I’d link to introduce Carl Goodman who will be joining me here every once and a while at Urbnlivn. Carl, is a bit older than me, has lived in New York but now lives in a penthouse above an older condo on Capitol Hill (apparently your dollar goes at lot further here). He’s going to provide a great balance to my blind enthusiasm for new developments. Without further ado… – Matt
by guest contributor Carl Goodman
The developer and architect of the Pine + Belmont mixed-use condo development, slated to begin construction the end of 2007, unveiled some additional features during a January 9 community meeting organized by the POWHat neighborhood association.
The block eyed for the new development – the entire north side of Pine Street between Belmont and Summit Avenues – falls squarely within POWHat, or the Pine Olive Way Harvard area triangle.
- Five stories: one for retail, four for residential
- Concrete lower portion, wood-frame upper portion, clad in various materials (which have yet to be determined)
- The commercial storefronts, stretching along the entire Pine Street side, will encompass about 5,000 sq. ft., and have double-height ceilings
- With 24-foot-wide structural bays, the development could accommodate up to seven retail establishments on Pine, although the spaces can be combined
- Retail rental price point: about $30 per sq. ft. per month, more than double what current establishments on the block pay
- About 102 residential units on the upper four floors, ranging from 500 sq. ft. studios to 750 sq. ft. one BRs to 950 sq. ft. two BRs.
- Residential sales price point: about $500 per sq. ft. (or $375,000 for a one BR), versus what the developers contend is $700 per sq. ft. downtown
- Residential entrance: On Belmont, across the street from the Press Condos
- Garage entrance: On Summit, across the street from the Crawford Condos, containing underground parking for up to 150 cars
- Adherence to Energy Star standards; no attempt to adhere to LEED or other enhanced standards
- Targeted demographic: Young singles and couples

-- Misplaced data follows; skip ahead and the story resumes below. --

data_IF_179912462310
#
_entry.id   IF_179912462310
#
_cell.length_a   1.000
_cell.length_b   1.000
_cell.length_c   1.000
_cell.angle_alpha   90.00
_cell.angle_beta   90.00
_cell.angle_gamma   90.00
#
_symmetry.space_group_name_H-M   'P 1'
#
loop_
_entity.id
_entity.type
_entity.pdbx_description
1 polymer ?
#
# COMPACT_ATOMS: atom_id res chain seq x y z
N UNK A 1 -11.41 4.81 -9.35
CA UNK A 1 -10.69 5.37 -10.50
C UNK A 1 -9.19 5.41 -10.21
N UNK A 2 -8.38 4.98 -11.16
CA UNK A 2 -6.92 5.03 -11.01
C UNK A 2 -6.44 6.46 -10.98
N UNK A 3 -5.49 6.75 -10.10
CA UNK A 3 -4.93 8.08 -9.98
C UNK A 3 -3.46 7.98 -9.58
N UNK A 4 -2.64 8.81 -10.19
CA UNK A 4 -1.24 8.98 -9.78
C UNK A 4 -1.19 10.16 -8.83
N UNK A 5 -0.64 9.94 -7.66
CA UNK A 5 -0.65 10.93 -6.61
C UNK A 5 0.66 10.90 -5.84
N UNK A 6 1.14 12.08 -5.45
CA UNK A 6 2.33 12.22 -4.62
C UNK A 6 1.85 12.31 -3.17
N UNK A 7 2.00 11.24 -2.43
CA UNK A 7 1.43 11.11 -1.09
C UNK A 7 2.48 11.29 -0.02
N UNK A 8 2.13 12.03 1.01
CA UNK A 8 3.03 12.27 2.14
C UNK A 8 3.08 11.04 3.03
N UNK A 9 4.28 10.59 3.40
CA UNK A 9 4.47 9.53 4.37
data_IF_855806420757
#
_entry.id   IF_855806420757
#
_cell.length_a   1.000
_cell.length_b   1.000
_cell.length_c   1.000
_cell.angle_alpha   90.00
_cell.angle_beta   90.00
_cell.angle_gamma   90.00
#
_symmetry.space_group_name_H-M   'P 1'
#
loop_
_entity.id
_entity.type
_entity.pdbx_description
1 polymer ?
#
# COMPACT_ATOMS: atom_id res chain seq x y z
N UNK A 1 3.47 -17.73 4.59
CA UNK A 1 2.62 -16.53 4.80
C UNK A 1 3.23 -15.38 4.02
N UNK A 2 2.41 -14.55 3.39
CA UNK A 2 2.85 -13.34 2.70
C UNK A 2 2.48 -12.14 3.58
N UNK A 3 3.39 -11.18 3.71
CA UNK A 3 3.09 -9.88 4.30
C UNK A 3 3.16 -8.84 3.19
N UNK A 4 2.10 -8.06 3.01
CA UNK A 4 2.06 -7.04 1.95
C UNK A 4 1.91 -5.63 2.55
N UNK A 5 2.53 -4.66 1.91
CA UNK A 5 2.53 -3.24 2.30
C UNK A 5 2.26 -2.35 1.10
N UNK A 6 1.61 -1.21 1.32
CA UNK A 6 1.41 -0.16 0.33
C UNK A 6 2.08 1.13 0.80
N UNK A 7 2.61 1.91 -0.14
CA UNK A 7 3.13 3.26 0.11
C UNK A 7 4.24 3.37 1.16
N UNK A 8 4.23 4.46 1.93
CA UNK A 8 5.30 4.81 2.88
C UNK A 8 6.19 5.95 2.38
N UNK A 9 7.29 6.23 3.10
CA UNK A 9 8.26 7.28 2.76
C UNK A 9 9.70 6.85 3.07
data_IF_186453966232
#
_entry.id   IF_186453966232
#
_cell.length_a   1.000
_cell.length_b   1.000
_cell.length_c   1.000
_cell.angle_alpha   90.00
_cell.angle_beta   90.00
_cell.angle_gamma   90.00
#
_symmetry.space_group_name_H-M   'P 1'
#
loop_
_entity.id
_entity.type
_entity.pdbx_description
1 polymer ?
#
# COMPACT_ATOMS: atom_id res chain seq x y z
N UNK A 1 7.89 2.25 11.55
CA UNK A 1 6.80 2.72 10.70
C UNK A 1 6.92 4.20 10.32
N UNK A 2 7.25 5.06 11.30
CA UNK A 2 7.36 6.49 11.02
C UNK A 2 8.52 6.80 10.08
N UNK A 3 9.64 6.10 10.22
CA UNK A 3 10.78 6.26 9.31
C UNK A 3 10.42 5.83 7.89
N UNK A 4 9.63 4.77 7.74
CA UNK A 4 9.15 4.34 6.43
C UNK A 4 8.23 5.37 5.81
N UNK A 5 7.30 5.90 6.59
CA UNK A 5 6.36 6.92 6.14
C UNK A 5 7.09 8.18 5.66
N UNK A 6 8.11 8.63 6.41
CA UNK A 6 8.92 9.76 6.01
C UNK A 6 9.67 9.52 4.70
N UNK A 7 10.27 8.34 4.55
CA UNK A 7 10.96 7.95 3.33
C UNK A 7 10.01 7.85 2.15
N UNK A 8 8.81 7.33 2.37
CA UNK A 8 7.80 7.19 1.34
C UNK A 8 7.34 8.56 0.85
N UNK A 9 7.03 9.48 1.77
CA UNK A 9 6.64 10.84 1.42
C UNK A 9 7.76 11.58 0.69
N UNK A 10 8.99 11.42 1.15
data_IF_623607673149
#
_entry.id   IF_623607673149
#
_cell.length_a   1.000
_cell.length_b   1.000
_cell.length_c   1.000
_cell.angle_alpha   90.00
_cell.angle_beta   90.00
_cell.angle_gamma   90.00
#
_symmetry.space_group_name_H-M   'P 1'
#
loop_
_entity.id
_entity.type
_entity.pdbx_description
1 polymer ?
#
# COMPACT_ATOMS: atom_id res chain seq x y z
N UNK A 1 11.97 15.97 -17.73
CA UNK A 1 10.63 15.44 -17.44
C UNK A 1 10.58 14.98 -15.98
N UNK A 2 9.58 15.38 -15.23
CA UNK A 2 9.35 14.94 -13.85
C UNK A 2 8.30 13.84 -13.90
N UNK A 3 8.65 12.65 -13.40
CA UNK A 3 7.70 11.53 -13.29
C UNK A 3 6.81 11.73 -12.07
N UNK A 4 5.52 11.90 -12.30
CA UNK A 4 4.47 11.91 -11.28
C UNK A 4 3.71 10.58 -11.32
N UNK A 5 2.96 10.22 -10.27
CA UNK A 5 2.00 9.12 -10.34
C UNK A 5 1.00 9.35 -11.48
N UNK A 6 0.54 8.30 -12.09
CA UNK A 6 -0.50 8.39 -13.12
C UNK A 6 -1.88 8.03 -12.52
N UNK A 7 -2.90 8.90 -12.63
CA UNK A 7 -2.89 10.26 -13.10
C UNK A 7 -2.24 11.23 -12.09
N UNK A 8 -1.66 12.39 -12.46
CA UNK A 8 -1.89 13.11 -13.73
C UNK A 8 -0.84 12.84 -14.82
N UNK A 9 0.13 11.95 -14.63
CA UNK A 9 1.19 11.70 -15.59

- Expected move-in date: mid 2009
Metz and Greaves have taken to the PR circuit, such as the POWHat meeting, to defuse neighborhood concerns about their role in the radically changing ambiance of the Pike/Pine Corridor. The Pine + Belmont development will displace some beloved neighborhood watering holes, such as the Cha Cha Lounge, Kincora Pub, Manray, and Bimbo’s Bitchin’ Burrito Kitchen, housed in a series of charmingly dilapidated low-rise buildings.
However, Metz made clear that the new complex would not include bars, given that homeowners will inevitably complain about the noise. Metz expects his company to retain control of the retail spaces to reap rental income. While he vows that his preference is for retail other than Subway sandwich franchises, tanning salons, and dry cleaners, he also indicated that the considerably higher rents will make it unlikely that funky neighborhood businesses become tenants.
Not surprisingly, the current architectural renderings of the complex reflect the homogeneity of the developers’ aspirations. The building appears blocky and bereft of true design inspiration. Skimpy, unusable, Juliet balconies adorn the elevations. An ineffective attempt at relieving the monolithic Pine Street façade is sought through the incorporation of a series of tiered shallow setbacks, allowing the sidewalk to become wider at the downhill Summit Avenue corner.
Another concern is Weber + Thompson’s role a couple of years ago in designing the ungainly apartment complex at 700 Broadway East, situated at the northern terminus of the commercial heartbeat of Capitol Hill. The Seattle Post-Intelligencer’s architectural critic rightly called the complex, “a prime example of how mediocre architecture can drain Seattle’s vitality and saps our souls.” Weber + Thompson, incensed at the critique, played the heavy and threatened the sue the PI.
While soft-spoken architect Greaves claims his firm will not produce a similar soul-sapping complex at Pine + Belmont, many POWHat members expressed skepticism. The developers expect their plans to progress quickly, with a final Design Review Board meeting expected to be held by the end of February. While community input will be welcome at the meeting, many claim the Board has no real enforcement mandate.
As a result, it appears likely that Pine + Belmont will be yet another example, as The Stranger recently reported, of condo developers using “the ‘hip’ factor to sell condos up and down the Pike/Pine Corridor. Now they’re about to kill the bars and businesses that make the strip vibrant.”
Update from Matt: Check out the Slog for more commentary